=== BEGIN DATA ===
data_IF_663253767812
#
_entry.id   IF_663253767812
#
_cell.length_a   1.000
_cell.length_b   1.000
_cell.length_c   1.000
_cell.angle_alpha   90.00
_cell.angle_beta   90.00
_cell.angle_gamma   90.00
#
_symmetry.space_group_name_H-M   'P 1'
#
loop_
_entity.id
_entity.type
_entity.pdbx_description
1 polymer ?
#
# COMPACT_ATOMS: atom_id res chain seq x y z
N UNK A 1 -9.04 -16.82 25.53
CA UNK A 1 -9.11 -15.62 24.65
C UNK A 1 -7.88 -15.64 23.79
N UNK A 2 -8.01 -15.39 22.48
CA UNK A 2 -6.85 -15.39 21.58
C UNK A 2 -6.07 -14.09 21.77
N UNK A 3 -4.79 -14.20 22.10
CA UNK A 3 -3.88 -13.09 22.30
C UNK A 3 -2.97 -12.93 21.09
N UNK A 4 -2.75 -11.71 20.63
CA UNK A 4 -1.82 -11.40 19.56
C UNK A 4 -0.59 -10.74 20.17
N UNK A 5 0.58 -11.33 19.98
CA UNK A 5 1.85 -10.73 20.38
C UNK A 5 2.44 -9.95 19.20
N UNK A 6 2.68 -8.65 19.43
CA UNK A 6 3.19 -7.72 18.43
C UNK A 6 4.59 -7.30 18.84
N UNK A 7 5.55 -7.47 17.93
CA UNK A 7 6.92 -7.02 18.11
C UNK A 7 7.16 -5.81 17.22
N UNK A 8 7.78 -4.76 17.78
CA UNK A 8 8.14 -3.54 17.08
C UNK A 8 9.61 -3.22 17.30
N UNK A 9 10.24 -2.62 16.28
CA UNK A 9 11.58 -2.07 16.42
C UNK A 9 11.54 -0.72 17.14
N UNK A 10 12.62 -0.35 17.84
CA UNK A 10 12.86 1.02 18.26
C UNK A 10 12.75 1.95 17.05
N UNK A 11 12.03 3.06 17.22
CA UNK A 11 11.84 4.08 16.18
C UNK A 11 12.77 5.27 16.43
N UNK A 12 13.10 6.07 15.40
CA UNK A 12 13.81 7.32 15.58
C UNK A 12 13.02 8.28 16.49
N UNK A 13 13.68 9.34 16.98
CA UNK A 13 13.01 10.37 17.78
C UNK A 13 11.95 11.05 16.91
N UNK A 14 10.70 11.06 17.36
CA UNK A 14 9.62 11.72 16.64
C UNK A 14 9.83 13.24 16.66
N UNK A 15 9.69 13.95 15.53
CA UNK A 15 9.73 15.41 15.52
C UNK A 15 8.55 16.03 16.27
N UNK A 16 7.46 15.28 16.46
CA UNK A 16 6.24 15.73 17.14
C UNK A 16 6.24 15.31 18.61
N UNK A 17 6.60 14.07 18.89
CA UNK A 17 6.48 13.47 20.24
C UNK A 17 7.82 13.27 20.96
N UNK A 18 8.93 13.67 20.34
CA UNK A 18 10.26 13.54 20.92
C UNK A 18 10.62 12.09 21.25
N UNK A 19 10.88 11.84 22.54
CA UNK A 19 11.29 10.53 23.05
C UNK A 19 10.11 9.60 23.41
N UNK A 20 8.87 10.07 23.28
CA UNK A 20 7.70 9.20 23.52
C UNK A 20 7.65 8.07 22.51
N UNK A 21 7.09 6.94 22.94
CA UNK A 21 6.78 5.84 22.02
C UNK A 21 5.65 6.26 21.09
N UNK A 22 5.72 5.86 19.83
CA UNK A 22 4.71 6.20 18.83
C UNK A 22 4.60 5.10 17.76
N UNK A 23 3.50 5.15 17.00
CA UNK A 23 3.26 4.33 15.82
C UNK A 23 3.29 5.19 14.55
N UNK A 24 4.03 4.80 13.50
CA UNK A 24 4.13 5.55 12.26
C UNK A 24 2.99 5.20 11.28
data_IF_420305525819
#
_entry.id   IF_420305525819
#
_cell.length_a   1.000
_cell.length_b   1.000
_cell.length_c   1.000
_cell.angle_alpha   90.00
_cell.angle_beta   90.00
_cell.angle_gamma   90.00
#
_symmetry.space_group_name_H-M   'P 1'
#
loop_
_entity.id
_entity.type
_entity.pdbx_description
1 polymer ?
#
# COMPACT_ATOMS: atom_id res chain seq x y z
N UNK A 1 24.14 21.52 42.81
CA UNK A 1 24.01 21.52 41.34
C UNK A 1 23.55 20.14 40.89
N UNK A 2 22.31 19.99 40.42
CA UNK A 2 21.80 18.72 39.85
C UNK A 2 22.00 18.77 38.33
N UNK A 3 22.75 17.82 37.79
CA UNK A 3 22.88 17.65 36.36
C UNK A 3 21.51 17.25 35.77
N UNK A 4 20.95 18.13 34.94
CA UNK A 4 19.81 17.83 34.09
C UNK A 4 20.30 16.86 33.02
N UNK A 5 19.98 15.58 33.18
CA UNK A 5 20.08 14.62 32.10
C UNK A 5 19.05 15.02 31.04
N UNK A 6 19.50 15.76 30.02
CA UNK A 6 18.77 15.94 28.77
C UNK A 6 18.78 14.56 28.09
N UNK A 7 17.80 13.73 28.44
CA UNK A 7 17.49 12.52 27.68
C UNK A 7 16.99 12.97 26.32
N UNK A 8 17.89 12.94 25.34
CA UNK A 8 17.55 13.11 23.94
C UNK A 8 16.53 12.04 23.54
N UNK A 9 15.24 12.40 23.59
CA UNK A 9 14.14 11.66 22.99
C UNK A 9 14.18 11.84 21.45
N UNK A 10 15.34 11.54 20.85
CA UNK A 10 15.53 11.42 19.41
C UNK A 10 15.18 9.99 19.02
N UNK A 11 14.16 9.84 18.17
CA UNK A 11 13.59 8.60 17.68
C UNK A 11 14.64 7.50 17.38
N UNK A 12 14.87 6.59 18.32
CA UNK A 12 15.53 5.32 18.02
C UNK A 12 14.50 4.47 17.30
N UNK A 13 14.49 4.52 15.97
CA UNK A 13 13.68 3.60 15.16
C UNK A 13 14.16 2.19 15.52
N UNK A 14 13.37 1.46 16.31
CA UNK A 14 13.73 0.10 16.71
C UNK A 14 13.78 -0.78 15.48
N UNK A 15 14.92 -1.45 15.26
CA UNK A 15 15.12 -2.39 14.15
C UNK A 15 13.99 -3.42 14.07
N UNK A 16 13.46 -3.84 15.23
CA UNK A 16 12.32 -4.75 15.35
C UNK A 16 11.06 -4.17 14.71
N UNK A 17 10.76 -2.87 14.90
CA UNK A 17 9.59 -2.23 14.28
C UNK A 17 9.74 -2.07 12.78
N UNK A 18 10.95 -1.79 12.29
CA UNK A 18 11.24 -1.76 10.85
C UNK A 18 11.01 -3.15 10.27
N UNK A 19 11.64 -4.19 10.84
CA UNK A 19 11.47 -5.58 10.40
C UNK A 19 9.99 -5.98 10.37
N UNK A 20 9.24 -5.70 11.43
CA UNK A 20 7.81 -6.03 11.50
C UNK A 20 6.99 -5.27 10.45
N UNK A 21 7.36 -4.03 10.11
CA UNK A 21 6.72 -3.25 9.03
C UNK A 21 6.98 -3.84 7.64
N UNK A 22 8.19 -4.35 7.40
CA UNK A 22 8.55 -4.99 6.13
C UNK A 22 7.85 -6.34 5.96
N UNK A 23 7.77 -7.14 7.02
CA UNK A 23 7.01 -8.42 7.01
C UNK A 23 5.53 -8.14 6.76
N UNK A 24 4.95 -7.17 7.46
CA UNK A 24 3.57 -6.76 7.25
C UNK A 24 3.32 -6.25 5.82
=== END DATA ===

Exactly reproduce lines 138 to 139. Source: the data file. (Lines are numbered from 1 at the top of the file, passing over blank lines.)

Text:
CA UNK A 9 14.14 11.66 22.99
C UNK A 9 14.18 11.84 21.45